Serving on a nonprofit board in the current period entails difficult choices with enhanced rewards.
Board service on a nonprofit is no longer merely a fun activity.
Smart Business spoke to Mark I. Murovitz, partner at Habif, Arogeti & Wynne, LLP, about how recent economic conditions have put board members in difficult and unfamiliar positions.
What considerations should be made before accepting a board position?
Before accepting a nonprofit board position, consider what is expected of you in terms of responsibility, legal obligations, experience and accountability. In Georgia, as in many states, the unpaid board member has protection for simple negligence. However, that protection does not cover behavior considered gross negligence or willful misconduct. If board members do not take their responsibility seriously, they could face negative public exposure and financial liability as a responsible party of a failed entity. As the nonprofit community deals with the current economic uncertainty the board member must be cognizant of all the forces impinging on the organization and its mission and weigh those with her or his legal responsibilities.
How does a board member ensure the experience is meaningful and responsive to our changed economic environment?
The fundamental concept is to make sure that the organization’s management is aware of the financial constraints that exist and the organization’s resources are used as intended to fulfill its mission. This requires an understanding of the resources available and management’s plans to meet the mission within the new economic constraints.
Frequently, the only tool utilized by the board member is the financial information produced by management. The member must ensure that management and the board has current information on revenues, expenditures and assets available for current and future needs. In addition, management must constantly update the organization’s operating budget for variations caused by the swift changes we are experiencing in our national and local economies.
How can the board member get a better understanding of the organization’s mission?
The member should be asking ‘Who is to be served and why, and what are the demands for services in the community?’ From this baseline of information, the board member must understand how those needs are converted into a priority schedule as the potential for decreasing resources must be factored into the decision making process. With current and valid information the board can work with management to reset the organization’s priorities to enable it to successfully factor in the new reality.
What are the roles of the organization’s management team and that of the board member?
The professional management team of the nonprofit is the mechanism by which the goals and objectives are transformed into the desired results. The board member, in his or her oversight role, is responsible for governing, not for managing the organization. To govern, the board member must understand the qualifications and ability of management to deal with the new economic paradigm. The board must not only approve their compensation and evaluate the efficiency and effectiveness of their performance in the changed environment but also must help management make the hard decisions with respect to staffing levels and other mission critical issues in a time of reduced resources and increased needs. In addition, the member must be personally responsive to the difficulty management is likely to encounter with the threats to the efficacy of the organization in a severely constrained financial environment.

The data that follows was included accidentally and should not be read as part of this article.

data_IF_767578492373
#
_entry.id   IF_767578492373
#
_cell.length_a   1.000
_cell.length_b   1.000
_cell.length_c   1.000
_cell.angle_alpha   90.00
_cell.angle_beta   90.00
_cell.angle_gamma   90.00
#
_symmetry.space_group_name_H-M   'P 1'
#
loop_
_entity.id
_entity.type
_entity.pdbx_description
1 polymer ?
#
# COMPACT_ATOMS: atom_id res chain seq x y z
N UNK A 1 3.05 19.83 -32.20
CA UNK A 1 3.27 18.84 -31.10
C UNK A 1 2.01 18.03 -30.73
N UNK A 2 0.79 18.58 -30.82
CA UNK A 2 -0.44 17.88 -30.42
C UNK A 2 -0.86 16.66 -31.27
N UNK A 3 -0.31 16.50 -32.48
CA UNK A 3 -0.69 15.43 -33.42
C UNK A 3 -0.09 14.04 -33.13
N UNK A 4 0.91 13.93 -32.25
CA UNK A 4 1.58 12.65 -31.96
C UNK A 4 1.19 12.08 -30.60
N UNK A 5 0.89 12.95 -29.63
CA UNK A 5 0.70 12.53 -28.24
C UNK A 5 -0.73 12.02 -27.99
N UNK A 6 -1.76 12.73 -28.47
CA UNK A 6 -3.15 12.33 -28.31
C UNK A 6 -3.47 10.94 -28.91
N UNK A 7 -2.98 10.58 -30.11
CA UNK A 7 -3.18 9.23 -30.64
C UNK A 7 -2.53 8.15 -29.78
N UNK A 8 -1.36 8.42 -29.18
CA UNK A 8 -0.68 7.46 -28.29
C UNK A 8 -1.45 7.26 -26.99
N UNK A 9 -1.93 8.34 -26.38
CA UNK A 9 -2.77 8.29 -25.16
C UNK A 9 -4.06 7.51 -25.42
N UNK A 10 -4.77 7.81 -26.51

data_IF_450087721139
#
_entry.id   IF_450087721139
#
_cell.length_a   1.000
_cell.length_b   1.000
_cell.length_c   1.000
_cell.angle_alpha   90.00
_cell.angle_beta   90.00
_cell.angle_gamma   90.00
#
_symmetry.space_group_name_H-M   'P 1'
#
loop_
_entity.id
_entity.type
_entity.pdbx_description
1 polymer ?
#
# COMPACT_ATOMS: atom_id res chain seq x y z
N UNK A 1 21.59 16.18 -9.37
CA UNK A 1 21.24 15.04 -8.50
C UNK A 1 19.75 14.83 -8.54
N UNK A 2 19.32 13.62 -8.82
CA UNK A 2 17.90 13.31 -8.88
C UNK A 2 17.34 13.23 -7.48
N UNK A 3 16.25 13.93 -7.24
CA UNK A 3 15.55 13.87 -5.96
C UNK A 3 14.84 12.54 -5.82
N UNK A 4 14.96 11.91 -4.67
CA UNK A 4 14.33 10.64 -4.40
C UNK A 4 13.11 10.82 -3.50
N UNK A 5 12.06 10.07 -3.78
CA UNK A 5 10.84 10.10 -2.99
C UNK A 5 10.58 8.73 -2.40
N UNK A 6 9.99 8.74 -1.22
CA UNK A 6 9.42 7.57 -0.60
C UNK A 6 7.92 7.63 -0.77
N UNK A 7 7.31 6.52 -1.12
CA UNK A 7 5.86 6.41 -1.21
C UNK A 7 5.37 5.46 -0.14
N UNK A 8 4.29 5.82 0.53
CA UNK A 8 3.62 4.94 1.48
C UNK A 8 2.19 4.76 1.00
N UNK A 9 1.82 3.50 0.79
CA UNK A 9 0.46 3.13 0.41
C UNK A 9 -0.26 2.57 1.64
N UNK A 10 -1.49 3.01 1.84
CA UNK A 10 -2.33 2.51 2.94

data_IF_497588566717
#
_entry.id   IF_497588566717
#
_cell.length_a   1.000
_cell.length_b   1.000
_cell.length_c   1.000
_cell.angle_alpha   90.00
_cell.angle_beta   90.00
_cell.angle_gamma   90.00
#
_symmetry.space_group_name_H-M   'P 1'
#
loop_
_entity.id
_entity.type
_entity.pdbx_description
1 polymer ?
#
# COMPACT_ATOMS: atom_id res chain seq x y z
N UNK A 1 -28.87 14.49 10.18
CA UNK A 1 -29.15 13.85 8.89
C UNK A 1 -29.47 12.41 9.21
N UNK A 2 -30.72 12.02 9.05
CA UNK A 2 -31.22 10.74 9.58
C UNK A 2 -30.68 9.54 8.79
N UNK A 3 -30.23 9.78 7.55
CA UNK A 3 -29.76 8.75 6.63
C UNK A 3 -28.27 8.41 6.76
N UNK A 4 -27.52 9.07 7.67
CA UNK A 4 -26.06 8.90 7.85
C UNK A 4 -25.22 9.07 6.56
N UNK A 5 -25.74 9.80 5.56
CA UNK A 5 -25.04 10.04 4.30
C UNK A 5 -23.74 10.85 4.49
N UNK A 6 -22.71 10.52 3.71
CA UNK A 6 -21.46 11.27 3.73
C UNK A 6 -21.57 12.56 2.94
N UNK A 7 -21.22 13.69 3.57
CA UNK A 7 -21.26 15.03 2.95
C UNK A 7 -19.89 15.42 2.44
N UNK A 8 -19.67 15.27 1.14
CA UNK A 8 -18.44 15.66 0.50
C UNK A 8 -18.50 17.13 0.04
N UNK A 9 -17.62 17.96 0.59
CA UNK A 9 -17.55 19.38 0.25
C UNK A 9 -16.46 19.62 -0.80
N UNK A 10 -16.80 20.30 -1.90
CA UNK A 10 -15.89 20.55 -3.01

Board members must be satisfied that information used by management and the board is current and accurate. Budgets must be constantly updated and revised based on changes that are occurring in the organization’s resources. In these times, management must have a daily dashboard of financial information, including cash available, receivables, payables and other important operating information.
It is difficult to be excited about governing in the current economic environment, but these times present the greatest opportunity for the intrinsic rewards of service to others.
MARK I. MUROVITZ, CPA, MBA, is a partner in the Forensic and Litigation Services Group at Habif, Arogeti & Wynne, LLP and an adjunct instructor of accounting at the J. Mack Robinson School of Business at Georgia State University. With more than 40 years of professional experience, he has been an adviser to business and nonprofit entities on systems and operational matters, audited public and private entities including nonprofits and performed financial investigations. He has served as a board member and officer for nonprofit organizations in the Atlanta community. Reach him at (404) 814-4940 or firstname.lastname@example.org.